THREE FOR THE FUTURE
SO FAR IN 1997, THE CHICAGO APPAREL CENTER’S 20TH-ANNIVERSARY YEAR, WWD HAS FOCUSED ON VETERAN INDEPENDENT REPRESENTATIVES IN THIS COLUMN. HERE IS A LOOK AT THE NEXT GENERATION, A SMALL GROUP OF NEW SHOWROOMS RUN BY YOUNG BLOOD.
Byline: Elaine Glusac
Four Chicago Designers Unite
Jutta Zuloaga, Christine Bazan, Calvin Hom and Medini Joshi
It is August, and the first market for a new showroom stocked with the wares of four local designers. Contemporary sportswear designer Christine Bazan is anxiously showing her line of short velvet holiday dresses to a potential buyer. When the buyer leaves, Bazan sighs, “She didn’t like the darts.”
With no rep between her and the customer, Bazan admits hearing direct criticism is the hardest part of the business. But Bazan, like showroom-mates Jutta Zuloaga, Calvin Hom and Medini Joshi, is dedicated to selling.
Their union is a product of a now-defunct Chicago designer showroom project. Sponsored by the Apparel Industry Board, the showroom housed a collection of new-to-market designers. The four met there and decided to pool their resources to continue selling in the market.
“We’re not the kind to sit around,” said Bazan. “We wanted to go out and do it.”
Zuloaga’s work stands out in the room of mostly contemporary styling with hand-loomed knit separates made of textured yarns. They include rayon boucle and ribbon in skirts, jackets and sweaters priced $150 to $270.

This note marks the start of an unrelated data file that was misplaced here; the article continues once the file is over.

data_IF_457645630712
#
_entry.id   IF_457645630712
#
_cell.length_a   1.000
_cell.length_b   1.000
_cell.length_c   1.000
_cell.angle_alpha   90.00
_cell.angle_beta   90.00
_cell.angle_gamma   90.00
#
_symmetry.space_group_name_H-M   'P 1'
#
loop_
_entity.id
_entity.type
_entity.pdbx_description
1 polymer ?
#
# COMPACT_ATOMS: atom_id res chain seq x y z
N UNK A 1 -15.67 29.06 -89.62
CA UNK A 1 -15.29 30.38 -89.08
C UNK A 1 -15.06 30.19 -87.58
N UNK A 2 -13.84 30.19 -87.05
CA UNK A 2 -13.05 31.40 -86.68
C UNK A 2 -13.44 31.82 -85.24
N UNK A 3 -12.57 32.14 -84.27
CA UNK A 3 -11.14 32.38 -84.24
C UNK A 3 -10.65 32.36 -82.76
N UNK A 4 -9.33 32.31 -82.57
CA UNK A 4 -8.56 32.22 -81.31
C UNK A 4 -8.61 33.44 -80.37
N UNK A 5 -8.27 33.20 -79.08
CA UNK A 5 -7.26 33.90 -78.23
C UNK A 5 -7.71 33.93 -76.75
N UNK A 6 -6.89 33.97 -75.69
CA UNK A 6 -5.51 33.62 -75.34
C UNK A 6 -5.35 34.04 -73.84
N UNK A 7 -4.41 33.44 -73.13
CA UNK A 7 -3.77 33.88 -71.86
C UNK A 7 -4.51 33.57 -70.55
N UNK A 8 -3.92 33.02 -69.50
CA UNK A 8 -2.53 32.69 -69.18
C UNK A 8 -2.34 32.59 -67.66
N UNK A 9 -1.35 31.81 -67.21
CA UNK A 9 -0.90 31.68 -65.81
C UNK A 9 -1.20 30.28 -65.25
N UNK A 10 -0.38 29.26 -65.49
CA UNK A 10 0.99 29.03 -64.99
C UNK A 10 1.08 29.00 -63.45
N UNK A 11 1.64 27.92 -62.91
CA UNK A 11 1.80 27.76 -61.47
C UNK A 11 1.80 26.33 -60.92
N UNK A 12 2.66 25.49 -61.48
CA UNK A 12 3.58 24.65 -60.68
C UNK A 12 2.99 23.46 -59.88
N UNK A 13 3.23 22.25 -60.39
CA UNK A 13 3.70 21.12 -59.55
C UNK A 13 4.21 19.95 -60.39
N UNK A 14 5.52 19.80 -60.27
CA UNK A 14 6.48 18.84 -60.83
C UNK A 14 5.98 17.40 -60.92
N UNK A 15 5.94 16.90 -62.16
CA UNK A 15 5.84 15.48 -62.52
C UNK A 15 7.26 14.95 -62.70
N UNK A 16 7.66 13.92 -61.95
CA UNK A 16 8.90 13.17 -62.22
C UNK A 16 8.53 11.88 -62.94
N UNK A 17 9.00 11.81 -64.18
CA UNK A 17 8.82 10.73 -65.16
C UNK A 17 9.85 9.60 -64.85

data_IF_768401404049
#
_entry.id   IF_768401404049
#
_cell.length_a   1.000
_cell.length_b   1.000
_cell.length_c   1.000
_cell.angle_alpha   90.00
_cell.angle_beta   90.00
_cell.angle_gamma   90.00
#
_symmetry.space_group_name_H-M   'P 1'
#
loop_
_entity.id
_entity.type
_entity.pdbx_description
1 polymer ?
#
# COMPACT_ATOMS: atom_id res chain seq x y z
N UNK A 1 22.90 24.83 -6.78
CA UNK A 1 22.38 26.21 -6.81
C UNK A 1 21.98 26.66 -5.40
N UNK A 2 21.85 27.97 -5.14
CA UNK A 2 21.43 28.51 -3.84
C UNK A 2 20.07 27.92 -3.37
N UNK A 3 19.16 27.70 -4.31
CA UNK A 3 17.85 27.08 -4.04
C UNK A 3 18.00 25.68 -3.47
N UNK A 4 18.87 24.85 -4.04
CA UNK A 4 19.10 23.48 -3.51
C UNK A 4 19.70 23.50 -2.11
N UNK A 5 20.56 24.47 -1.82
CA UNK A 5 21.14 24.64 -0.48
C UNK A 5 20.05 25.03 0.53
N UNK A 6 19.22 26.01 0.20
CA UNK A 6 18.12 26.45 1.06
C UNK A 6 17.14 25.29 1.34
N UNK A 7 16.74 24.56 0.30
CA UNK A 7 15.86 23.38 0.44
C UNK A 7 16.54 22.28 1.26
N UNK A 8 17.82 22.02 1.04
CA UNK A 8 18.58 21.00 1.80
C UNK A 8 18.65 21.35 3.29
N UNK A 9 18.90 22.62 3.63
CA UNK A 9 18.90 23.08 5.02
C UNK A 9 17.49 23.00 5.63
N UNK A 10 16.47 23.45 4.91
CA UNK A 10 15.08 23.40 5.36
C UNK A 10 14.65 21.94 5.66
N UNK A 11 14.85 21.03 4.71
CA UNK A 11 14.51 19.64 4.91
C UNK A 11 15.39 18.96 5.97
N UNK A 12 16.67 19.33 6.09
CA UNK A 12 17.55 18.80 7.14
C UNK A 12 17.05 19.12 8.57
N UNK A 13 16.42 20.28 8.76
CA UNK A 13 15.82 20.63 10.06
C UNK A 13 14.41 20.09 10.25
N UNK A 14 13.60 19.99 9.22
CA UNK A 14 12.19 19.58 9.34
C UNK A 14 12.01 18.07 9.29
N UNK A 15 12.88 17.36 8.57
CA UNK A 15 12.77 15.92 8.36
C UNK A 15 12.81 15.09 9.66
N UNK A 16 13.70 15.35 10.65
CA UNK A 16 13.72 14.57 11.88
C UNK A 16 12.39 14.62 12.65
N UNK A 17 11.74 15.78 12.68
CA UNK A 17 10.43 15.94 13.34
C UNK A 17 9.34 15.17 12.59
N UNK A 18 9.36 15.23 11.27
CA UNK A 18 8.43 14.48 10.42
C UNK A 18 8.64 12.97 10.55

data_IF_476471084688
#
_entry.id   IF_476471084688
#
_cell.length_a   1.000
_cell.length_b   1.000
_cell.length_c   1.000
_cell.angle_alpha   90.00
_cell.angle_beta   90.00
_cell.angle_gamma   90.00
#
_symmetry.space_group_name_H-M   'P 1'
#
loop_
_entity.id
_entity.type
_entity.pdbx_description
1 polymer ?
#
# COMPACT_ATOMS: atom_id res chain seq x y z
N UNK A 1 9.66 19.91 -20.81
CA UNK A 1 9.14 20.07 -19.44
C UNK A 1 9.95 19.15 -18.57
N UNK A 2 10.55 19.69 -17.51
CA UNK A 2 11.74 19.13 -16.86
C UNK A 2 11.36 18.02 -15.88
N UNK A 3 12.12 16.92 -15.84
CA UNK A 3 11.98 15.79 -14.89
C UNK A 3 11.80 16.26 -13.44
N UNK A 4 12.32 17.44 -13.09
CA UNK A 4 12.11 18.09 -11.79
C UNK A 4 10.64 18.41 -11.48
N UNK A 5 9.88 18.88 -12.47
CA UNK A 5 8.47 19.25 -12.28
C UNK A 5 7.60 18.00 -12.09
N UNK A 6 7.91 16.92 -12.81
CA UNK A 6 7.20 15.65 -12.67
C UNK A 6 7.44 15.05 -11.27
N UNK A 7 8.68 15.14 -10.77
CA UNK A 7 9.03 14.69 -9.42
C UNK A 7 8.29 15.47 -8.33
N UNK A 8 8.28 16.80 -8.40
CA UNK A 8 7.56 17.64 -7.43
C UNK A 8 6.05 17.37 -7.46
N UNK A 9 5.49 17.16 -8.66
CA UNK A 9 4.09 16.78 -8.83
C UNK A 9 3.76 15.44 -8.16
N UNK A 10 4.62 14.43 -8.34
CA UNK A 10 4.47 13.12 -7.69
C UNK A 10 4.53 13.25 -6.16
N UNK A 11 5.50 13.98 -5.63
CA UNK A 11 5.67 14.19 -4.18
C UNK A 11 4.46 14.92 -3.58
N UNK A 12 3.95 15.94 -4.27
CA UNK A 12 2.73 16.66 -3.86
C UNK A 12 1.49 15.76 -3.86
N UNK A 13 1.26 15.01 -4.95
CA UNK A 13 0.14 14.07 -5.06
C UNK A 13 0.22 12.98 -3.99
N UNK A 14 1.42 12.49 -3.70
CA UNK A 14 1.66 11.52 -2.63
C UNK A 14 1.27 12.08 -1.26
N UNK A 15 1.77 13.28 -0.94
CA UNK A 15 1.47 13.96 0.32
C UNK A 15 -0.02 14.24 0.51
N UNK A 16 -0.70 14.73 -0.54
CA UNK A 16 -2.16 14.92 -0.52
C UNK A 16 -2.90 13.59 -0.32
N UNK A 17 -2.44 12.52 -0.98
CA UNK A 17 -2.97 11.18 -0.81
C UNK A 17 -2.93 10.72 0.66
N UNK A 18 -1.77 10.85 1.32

Calvin Hom, who, with Christopher Lam, designs Christopher Calvin, makes minimalist sportswear, usually with some detail accent like a leaf applique, contrasting buttons or blanket-stitched trims. The collection of jackets, pants, skirts and dresses ranges from $42 to $89.
Medini Joshi sells her clean-lined sportswear and career collections of jackets, pants and skirts for $40 to $105. Christine Bazan does contemporary sportswear and dresses for $40 to $100 and a children’s collection, $20 to $59, in matching fabrics.
The quartet have mixed motives for operating the showroom. Some want to find a rep to take their lines, others are content to go it alone.
In addition to designing, sourcing fabrics and overseeing production of their lines, the designers are responsible for orders and shipping.
But it’s the feedback that hits hardest, “because we’re emotionally attached,” to the clothes, said Zuloaga.
“But we’re the best people to sell it because we know it,” added Bazan.
“It’s easier for me,” said Hom. “I don’t wear [my] designs.”
Attitude Plus Fashion
Dressed 2 Kill
The 13th floor got a blast of sass when the reps behind Dressed 2 Kill painted the walls a screaming shade of yellow with their logo in black and opened their doors last January.
Granted, Mike Stevison had worked in the building for 11 years, but partner Kendall Larned was a newcomer to the fashion world, having left a career as a helicopter flight paramedic. Together they formed a dynamic duo and, aided by a third partner, Shelley Mapp, who is Stevison’s sister, they brought fresh zeal to the business.
“We’ve got the energy to give the Apparel Center a swift kick in the butt,” said Larned. “We’re trying to use our energy to focus on rebuilding the Chicago Apparel Center to what is used to be in the Eighties.”